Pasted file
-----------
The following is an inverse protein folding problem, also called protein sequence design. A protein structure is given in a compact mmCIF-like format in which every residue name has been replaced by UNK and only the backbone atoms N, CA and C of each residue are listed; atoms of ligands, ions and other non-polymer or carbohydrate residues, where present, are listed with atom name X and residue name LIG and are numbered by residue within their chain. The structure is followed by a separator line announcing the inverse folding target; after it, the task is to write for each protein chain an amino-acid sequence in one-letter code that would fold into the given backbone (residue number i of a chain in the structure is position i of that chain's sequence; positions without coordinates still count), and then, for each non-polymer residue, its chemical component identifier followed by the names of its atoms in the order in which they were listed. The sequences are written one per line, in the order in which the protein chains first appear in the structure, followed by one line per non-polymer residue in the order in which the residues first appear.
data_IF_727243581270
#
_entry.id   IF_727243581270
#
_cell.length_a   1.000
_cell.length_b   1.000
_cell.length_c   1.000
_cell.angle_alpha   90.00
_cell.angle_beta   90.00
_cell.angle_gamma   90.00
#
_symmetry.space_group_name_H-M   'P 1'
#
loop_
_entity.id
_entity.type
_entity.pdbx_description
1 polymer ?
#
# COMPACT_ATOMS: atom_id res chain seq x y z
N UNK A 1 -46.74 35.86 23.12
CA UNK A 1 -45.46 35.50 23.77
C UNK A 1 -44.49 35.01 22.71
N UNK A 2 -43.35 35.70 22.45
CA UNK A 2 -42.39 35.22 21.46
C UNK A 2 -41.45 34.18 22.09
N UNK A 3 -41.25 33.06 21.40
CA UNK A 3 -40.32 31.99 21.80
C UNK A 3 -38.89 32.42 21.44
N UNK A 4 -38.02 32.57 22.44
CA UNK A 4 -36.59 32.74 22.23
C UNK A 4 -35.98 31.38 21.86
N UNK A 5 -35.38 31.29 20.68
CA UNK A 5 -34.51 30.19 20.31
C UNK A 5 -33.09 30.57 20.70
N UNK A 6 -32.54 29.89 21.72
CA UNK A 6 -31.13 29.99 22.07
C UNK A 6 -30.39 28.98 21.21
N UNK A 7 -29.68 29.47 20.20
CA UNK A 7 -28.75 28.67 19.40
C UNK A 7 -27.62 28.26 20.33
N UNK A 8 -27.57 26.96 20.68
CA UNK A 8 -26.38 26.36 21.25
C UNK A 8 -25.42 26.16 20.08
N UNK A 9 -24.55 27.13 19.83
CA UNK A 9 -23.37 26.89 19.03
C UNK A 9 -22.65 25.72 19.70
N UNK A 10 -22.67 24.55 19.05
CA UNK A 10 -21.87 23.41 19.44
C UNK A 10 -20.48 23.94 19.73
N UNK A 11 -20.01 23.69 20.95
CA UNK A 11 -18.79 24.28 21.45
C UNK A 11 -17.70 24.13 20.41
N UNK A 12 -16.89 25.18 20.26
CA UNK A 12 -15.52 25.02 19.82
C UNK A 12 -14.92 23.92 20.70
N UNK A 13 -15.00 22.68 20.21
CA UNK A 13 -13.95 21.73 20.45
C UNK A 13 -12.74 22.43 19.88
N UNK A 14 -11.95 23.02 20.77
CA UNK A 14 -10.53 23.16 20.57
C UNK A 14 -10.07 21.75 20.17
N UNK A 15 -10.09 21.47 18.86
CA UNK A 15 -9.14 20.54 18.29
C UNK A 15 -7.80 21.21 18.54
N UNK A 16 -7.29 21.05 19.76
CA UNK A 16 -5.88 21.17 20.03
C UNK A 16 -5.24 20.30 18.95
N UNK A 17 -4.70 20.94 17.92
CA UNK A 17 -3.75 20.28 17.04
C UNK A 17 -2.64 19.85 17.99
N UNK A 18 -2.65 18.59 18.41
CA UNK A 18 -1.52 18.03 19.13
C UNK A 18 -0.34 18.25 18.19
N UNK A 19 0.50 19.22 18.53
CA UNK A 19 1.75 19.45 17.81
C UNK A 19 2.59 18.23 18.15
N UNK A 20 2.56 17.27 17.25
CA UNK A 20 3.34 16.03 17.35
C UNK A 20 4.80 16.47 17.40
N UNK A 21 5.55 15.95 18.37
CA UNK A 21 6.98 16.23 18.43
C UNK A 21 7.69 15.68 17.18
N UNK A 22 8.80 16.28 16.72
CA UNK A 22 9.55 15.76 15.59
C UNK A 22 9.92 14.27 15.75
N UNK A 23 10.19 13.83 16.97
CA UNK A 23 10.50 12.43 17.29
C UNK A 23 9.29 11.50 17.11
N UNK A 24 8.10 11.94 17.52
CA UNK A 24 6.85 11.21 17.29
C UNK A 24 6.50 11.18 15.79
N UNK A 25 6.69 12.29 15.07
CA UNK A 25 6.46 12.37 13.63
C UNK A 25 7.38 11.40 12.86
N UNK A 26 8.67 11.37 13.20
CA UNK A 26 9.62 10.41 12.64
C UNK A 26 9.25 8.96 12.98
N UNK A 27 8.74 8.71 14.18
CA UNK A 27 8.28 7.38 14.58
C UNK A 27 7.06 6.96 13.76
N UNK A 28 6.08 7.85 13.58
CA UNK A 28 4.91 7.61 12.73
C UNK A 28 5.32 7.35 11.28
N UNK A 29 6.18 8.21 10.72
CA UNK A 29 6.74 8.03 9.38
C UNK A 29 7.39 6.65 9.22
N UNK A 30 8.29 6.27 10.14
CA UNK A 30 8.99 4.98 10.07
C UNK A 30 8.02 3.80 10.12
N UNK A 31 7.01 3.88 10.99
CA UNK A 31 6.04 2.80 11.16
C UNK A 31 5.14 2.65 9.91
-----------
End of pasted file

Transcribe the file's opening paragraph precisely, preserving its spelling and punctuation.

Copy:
The following is an inverse protein folding problem, also called protein sequence design. A protein structure is given in a compact mmCIF-like format in which every residue name has been replaced by UNK and only the backbone atoms N, CA and C of each residue are listed; atoms of ligands, ions and other non-polymer or carbohydrate residues, where present, are listed with atom name X and residue name LIG and are numbered by residue within their chain. The structure is followed by a separator line announcing the inverse folding target; after it, the task is to write for each protein chain an amino-acid sequence in one-letter code that would fold into the given backbone (residue number i of a chain in the structure is position i of that chain's sequence; positions without coordinates still count), and then, for each non-polymer residue, its chemical component identifier followed by the names of its atoms in the order in which they were listed. The sequences are written one per line, in the order in which the protein chains first appear in the structure, followed by one line per non-polymer residue in the order in which the residues first appear.